State officials requested more money from the federal government to help fund their efforts towards better election security.
On 21 June, three state officials who appeared on a panel before the Senate Rules Committee said they’d welcome additional monies from the Election Assistance Committee (EAC), a U.S. agency created by the Help America Vote Act of 2002 (HAVA) which provides assistance to states via its Office of Grants Management.
One of those state officials was Jim Condos, Secretary of State for Vermont. As quoted by CyberScoop:
While our upgrades to equipment and cybersecurity will be an ongoing challenge for many states, the federal funding received will regrettably be insufficient to do all that we want or need. However, we are very grateful for the boost that these federal funds provide us at this time.
Minnesota’s secretary of state Steve Simon concurred by asking that “those in Congress consider some ongoing way to provide some resources for us along those same lines.” He said the $6.6 million already afforded to his state by the EAC was helpful but that election security is “expensive” and requires greater funding.
Jay Ashcroft, Secretary of State for Missouri, put it even more succinctly: “If you send it, we will use it.”
Together, the three officials said that additional monies could fund their states’ efforts to hire IT staff to maintain statewide voter registration systems, implement security measures like two-factor authentication and conduct post-election audits.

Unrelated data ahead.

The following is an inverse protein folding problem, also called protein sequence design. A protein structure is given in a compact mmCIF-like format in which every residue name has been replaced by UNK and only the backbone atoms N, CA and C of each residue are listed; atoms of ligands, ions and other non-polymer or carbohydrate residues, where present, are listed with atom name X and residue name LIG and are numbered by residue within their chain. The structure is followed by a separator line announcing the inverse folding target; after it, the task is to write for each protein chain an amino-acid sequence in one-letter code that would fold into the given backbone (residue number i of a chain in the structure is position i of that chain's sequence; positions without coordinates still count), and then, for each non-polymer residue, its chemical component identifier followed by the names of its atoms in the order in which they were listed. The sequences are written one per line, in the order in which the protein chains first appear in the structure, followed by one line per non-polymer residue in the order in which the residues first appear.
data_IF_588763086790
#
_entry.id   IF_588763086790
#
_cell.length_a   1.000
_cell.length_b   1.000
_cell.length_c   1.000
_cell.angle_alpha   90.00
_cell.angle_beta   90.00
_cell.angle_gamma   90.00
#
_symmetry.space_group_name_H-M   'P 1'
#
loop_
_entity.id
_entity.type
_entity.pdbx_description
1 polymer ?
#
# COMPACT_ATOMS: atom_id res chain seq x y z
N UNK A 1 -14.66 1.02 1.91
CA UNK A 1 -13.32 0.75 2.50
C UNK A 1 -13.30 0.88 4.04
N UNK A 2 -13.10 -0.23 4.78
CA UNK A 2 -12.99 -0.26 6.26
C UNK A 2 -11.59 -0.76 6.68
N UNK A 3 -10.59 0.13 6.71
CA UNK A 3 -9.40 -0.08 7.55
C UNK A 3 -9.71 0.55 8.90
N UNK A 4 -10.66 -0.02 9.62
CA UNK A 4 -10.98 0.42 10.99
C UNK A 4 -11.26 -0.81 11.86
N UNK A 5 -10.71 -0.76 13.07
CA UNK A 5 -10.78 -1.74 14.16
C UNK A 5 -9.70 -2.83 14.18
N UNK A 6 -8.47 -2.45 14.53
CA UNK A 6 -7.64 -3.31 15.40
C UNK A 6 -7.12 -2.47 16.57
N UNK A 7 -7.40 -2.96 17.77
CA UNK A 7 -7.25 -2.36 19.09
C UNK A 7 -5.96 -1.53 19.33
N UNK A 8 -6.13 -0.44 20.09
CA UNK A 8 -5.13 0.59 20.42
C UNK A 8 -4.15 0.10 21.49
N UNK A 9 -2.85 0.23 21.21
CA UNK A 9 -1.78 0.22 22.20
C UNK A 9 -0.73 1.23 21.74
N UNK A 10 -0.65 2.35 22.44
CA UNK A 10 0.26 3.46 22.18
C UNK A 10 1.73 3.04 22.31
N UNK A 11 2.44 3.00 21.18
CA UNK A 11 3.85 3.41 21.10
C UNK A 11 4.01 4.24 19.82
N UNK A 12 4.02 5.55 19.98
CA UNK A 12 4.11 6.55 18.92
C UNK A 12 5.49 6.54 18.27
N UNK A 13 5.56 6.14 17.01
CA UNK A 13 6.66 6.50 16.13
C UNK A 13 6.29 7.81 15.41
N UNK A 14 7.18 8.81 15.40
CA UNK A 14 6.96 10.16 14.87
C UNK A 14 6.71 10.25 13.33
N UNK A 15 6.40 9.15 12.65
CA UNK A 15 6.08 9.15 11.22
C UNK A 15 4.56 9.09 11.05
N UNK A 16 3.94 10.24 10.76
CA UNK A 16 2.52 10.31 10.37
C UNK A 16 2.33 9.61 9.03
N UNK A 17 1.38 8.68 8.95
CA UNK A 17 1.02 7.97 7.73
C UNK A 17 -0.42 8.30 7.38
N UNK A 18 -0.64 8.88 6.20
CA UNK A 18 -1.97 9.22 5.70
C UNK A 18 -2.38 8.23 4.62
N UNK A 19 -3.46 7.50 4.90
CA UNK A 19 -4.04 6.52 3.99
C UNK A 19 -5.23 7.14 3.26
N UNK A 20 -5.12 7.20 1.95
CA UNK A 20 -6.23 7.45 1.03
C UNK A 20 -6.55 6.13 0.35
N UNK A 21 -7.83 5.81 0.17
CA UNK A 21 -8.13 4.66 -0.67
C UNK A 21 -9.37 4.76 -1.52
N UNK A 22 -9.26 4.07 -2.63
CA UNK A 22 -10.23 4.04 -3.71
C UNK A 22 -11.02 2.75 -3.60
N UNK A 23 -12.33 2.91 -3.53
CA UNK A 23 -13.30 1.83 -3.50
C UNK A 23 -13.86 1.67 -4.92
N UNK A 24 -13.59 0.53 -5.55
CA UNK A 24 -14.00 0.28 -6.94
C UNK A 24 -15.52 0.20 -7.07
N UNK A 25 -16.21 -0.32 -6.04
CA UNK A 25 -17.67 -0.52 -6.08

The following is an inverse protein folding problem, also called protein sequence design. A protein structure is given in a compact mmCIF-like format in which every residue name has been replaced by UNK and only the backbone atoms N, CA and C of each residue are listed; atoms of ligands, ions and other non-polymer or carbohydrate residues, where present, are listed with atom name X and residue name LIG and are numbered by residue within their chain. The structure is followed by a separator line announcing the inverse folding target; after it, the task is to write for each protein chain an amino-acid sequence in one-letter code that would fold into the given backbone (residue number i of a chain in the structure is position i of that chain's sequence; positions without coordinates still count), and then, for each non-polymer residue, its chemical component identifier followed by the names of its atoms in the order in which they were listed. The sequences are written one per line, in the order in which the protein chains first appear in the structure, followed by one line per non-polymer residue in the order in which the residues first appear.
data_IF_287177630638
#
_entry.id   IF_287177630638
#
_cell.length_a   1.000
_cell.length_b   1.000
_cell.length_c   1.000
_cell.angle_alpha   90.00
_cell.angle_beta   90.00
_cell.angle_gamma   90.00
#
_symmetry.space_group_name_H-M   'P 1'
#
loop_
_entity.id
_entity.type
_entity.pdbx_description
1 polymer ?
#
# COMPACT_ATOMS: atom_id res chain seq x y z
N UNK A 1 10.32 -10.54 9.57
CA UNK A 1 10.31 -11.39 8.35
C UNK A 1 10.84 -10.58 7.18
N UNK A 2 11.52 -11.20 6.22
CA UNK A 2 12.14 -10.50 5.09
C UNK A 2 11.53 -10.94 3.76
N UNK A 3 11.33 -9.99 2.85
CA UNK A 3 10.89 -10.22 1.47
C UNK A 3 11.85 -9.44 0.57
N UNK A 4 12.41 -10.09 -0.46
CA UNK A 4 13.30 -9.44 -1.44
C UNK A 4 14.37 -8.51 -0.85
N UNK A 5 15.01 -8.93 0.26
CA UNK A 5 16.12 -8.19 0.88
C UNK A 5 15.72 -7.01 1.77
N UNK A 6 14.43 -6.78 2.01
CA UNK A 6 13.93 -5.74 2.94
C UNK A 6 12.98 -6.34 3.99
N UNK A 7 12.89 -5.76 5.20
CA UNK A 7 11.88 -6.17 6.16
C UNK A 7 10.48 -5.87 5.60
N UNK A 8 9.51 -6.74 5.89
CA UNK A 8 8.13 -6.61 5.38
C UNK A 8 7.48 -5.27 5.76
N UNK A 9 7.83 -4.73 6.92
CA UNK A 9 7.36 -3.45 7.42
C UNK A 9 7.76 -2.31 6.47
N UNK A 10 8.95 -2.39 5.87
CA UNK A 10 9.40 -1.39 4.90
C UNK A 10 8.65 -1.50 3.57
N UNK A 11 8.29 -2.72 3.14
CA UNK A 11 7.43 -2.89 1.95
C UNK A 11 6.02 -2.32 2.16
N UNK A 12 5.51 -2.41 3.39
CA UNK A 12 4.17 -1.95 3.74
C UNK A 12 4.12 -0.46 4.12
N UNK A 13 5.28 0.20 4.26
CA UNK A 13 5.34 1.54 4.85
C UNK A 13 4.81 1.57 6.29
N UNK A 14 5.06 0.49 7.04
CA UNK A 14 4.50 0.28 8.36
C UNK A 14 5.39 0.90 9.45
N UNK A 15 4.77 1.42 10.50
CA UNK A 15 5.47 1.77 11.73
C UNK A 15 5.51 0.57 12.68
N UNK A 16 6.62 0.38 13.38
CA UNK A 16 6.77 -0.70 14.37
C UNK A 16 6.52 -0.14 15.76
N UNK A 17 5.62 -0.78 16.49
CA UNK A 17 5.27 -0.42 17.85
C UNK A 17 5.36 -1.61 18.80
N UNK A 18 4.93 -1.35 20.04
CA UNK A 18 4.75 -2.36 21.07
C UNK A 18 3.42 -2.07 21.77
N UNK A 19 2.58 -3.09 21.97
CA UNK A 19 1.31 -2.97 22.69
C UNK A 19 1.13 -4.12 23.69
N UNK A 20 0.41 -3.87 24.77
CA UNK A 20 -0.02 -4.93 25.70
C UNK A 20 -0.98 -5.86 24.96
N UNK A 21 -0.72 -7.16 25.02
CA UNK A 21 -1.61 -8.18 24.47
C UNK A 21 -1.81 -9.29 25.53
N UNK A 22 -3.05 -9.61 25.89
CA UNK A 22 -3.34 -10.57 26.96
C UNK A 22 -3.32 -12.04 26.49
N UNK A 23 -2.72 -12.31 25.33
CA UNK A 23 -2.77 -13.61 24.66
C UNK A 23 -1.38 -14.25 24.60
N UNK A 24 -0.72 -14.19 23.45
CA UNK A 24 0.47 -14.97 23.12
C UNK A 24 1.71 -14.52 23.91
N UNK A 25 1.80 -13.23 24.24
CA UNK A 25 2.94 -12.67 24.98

Condos, Simon and Ashcroft requested more funding despite uncertainty involving what role the federal government should play in state elections. In early 2017, the Department of Homeland Security (DHS) labeled the entire United States’ election system as “critical infrastructure.” This designation made protecting polling places and election systems a priority for the Department after reports of Russian interference in the 2016 U.S. presidential election.
Not everyone supported that decision. For example, the National Association of Secretaries of State issued a statement calling the DHS designation “legally and historically unprecedented.” Others worried the designation could lead to federal overreach into state elections.
Ahead of the 2018 midterm elections, state officials are still trying to figure out what type of balance will help them best defend against election hacking. That arrangement could involve a requirement that states run post-election audits in order to obtain additional funding, an option which was discussed at the hearing.
States aren’t the only government bodies that need to be worried about blackhat hackers. Federal agencies also need to take steps to secure their networks against computer criminals.